CONFIDENTIALITY: One of the important components of bioethical principles and a fundamental component in the physician-patient relationship, stemming primarily form the Hippocratic oath. All information of a person, whether personal, private or genetic is confidential and not to be revealed to others without the individual's consent. In the case of AIDS patients their visit to the testing place and results of testing should be held in confidence (DM, JA).

CONFLICT: A situation in which opposing viewpoints have come into physical confrontation. Conflicts are more intractable than simple disputes because of the existence of institutionalized, fundamental disagreement with limited malleability of participants or the situation. (See CONFLICT RESOLUTION, DISPUTE) (MP)

CONFLICT OF INTEREST: Can arrive any time personal, family, national or financial interests distort the pure pursuit of truth, goodness, love or health. This can apply to anyone, for example a cab driver who takes you for a longer ride than necessary, or a member of the family of a terminally-ill mentally incompetent patient, who makes a "proxy" or "surrogate" decision to stop treatment, ostensibly for the patient's good but really to benefit from an inheritance, or because of the high cost of medical treatment (in those countries which do not yet have universal, government-supported, free health care), or because of the simple burden of care.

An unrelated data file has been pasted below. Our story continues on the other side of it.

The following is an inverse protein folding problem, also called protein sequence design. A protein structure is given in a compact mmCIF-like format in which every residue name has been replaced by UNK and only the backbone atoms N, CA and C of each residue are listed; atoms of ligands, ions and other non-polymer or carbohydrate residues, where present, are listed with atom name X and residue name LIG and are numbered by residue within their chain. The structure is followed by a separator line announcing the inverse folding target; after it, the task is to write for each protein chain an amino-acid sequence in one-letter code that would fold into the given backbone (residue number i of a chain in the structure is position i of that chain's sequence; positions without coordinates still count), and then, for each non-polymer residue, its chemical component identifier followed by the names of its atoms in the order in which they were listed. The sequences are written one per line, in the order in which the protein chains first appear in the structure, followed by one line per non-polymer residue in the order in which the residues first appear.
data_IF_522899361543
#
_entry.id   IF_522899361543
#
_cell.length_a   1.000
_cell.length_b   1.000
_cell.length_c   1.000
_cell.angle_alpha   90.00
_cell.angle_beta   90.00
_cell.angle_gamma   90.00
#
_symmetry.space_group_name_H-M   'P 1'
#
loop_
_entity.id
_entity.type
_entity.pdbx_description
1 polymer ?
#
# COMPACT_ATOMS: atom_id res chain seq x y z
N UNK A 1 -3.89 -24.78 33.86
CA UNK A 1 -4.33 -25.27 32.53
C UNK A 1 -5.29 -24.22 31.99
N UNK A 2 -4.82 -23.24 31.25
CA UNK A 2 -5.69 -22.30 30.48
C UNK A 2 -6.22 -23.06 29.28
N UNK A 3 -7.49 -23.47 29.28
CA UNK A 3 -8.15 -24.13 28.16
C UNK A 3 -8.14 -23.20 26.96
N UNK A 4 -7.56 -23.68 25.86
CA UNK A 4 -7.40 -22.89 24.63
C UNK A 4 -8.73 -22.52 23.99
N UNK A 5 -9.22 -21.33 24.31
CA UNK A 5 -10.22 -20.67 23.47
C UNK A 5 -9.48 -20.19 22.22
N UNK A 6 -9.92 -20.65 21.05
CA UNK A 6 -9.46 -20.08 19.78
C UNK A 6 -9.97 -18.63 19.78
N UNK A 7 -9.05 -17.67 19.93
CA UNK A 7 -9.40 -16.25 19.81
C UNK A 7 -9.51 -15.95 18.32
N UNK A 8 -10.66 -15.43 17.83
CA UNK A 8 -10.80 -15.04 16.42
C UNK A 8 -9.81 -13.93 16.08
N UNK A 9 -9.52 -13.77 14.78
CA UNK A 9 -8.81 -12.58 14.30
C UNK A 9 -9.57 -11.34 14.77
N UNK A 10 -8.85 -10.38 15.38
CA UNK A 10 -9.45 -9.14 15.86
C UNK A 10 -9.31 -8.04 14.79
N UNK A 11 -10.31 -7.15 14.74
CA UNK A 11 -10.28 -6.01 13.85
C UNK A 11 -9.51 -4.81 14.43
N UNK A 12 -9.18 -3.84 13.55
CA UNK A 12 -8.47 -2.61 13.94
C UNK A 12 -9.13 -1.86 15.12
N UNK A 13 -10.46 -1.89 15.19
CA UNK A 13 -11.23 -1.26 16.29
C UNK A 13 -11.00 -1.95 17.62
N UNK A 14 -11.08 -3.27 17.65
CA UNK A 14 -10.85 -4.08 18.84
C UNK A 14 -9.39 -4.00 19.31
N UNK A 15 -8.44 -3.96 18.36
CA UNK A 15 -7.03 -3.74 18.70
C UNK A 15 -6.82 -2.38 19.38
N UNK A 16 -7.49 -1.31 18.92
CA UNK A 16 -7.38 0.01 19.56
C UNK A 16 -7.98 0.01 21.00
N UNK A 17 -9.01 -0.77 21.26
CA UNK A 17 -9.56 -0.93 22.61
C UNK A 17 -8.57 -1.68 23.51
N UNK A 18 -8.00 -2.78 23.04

Bioethical attention, however, is usually given to conflicts of interest of scientists, scholars and health professionals. Cases are clear when a physician prescribes drugs manufactured by a company from which the physician benefits financially, or when a scientist publishes an article with positive conclusions about a drug or other product of a corporation for which the scientist works. Things are more complicated when a nurse hesitates to complain about medical negligence for fear of jeopardizing employment or advancement, or when a physician eats a free lunch supplied by a drug company for all who attend a staff lecture or grand rounds.